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For The Farmers

Rallies to be held in the next two weeks reflect growing citizen interest in policies that support independent farms and locally raised food

by Amy Halloran on February 1, 2012 · 1 comment

 

Two upcoming actions at the Capitol highlight the growing concern over farm issues in New York state and in the nation.

Wednesday (Feb. 8) will be a statewide day of action organized by Food & Water Watch. The goal is to show Sen. Kirsten Gillibrand that New Yorkers support a Fair Farm Bill. The Farm Bill is national legislation that gets reauthorized every five years, and is due for reauthorization this year.

The following Wednesday (Feb. 15), American Farmland Trust of New York has organized a No Farms, No Food rally to urge state legislators to support a number of measures that back farms, farmers and local food production.

Volunteers for Food & Water Watch worked across the country on Jan. 25, getting people to call members of the U.S. Senate Agricultural Committee, including Sen. Gillibrand (D-N.Y.), about the upcoming Farm Bill.

Locally, the group reports a strong turnout for a kickoff event in Albany Feb. 1. Wednesday’s efforts will include public events across the state, and a rally at the Capitol.

“Our food system is broken, and we need to fix it,” reads literature from the Fair Farm Bill campaign. “Thousands of family farmers are pushed out of business while huge corporations like Monsanto are making record profits, and consumers also pay the price.”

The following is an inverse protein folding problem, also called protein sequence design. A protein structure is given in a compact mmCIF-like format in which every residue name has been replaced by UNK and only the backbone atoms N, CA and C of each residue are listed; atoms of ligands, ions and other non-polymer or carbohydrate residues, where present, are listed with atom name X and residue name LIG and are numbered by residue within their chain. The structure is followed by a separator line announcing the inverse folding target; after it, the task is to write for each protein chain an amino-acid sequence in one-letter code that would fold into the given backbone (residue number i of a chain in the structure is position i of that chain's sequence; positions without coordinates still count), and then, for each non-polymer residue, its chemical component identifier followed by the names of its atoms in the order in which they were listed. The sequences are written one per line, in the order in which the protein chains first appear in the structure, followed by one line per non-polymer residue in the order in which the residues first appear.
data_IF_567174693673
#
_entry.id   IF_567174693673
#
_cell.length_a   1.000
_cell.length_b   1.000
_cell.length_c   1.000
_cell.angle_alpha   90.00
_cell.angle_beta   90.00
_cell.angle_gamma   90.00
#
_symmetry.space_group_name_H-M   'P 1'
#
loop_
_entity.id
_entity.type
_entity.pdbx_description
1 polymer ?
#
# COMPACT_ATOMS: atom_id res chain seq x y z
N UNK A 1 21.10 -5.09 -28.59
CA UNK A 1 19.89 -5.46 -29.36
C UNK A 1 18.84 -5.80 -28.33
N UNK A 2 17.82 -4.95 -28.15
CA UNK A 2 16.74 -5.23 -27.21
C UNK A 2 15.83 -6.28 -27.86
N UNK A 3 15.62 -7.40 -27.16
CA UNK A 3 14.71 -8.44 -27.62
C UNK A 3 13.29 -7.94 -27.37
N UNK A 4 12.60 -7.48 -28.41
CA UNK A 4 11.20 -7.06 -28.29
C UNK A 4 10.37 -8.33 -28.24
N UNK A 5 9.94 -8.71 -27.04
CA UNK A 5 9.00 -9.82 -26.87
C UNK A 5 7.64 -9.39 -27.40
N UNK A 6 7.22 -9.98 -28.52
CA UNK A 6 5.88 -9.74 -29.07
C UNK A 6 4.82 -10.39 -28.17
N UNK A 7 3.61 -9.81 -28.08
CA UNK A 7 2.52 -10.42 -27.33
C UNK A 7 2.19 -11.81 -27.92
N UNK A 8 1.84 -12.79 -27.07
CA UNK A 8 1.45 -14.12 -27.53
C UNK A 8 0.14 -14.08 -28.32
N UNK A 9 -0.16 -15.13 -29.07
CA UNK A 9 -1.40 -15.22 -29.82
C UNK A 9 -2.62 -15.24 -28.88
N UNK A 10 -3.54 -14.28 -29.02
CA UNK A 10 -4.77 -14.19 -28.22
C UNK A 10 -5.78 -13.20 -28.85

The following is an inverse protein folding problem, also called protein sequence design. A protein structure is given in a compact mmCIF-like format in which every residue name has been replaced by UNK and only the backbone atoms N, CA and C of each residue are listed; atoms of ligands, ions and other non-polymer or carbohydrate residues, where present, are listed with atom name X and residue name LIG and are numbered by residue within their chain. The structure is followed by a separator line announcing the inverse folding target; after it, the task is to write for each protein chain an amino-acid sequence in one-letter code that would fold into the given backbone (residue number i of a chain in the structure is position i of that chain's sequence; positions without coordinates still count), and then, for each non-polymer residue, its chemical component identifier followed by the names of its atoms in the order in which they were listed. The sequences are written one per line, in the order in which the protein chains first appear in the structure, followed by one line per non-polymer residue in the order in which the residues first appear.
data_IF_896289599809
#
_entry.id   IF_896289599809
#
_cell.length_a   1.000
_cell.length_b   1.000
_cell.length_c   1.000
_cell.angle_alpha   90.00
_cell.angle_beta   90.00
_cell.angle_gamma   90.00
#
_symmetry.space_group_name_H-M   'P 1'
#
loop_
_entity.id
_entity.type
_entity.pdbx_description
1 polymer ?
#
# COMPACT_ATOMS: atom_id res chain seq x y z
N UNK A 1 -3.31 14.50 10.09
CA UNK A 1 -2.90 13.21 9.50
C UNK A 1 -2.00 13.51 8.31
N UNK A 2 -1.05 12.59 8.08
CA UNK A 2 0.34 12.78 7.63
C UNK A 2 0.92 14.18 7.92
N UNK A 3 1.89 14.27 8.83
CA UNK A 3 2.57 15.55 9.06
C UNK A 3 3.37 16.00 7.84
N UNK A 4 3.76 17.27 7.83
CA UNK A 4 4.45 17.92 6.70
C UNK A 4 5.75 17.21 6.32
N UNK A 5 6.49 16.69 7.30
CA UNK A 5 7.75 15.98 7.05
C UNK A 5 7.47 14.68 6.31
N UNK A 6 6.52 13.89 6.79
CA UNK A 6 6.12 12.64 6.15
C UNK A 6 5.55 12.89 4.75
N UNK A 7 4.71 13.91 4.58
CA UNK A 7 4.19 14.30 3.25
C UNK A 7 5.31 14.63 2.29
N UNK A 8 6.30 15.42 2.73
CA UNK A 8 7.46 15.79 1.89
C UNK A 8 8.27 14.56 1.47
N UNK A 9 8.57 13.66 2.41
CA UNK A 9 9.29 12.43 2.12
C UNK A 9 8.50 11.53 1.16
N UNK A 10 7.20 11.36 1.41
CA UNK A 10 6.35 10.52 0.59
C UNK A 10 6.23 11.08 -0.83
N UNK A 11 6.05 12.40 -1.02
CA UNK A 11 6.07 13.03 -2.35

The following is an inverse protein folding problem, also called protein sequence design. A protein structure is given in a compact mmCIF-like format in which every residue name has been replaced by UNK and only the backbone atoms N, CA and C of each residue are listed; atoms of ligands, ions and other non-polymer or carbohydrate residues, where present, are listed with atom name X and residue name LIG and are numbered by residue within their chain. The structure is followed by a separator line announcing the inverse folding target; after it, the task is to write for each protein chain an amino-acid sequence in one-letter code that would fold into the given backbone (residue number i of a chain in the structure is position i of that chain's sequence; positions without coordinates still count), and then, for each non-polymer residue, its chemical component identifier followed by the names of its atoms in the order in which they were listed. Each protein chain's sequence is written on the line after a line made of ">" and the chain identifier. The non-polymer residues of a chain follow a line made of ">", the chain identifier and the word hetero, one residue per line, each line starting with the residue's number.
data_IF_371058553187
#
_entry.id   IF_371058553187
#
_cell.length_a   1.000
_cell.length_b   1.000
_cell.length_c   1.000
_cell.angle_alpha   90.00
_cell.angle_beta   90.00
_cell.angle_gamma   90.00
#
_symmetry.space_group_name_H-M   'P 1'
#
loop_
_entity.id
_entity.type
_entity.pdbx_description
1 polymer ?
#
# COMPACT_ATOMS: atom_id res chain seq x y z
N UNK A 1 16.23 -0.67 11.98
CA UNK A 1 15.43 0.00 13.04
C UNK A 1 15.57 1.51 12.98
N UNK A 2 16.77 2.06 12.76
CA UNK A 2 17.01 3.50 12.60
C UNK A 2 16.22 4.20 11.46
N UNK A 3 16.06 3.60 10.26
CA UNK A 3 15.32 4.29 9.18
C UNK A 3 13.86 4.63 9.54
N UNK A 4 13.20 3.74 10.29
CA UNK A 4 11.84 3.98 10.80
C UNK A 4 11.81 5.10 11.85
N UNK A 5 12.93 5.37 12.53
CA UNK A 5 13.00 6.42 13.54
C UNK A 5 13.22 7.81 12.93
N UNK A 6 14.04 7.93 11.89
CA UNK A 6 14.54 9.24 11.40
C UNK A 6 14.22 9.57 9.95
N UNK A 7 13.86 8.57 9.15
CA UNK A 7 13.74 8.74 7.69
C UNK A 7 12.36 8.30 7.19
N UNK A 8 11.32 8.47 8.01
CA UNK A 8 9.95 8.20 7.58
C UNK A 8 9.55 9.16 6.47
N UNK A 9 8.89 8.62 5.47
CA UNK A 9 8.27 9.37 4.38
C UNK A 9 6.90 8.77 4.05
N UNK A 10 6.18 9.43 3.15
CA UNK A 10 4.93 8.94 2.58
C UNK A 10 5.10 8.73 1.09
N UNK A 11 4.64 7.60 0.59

Consumers pay the price of consolidated markets in terms of what kind of food we can buy. The problems run the gamut from an overabundance of processed foods to a lack of availability of fresh, local produce in food deserts.

“The senators on the Agriculture Committee, of which Sen. Gillibrand is one, are going to be deciding what goes into this bill,” said Mara Schechter from Food & Water Watch. “Typically this bill includes policies stacked against small and midsized farmers. We’re looking to fix that.”

The fix involves leveling the playing field for smaller-than-agribusiness farmers by enforcing antitrust laws, reviewing mergers of big agribusinesses, and setting fair prices for small farmers. The Fair Farm Bill seeks to prevent market manipulation by big agribusinesses. An area where this really affects New York is dairy.

“One corporation, Dean Foods, controls 40 percent of the market for dairy, which creates monopoly control,” said Schechter, referring to the national dairy industry, not just the state’s. “They have no incentive to provide good food, or provide fair prices for small farmers.”

Schechter said that next Wednesday should show Sen. Gillibrand that a lot of her constituents are paying attention and hoping that she can be a real leader for farmers. This hope is certainly within the realm of the possible; Gillibrand has kept her ear on farmers, holding listening sessions to understand their concerns. Last year she stood by GIPSA (Grain Inspection, Packers and Stockyard Administration) rules—part of small farm protections in the 2008 Farm Bill—when they came under attack by agribusiness lobbying.

The No Farms, No Food Rally on Feb. 15 will be a time for people to meet with their legislators in efforts to strengthen New York’s farm and food economy. People will be seeking support for farmland-protection programs; restoration of funds for the New York Farm Viability Institute to assist farmers with marketing, business development and research; increased funding for the Hunger Prevention and Nutrition Assistance Program in the 2012-2013 budget; and funding for incentives to increase use of SNAP (food stamp benefits) at farmers markets.

State and regional food production will be encouraged with a number of bills. One allows farmers to brew and bottle products, and requires farm brewers to use New York state hops. Another piece of legislation would have the Empire State Development Corporation encourage development and rehabilitation of wholesale regional farmers markets. The Buy From the Backyard Act requires the Office of General Services and other state agencies to buy 20 percent of their food from New York state food producers and/or processors.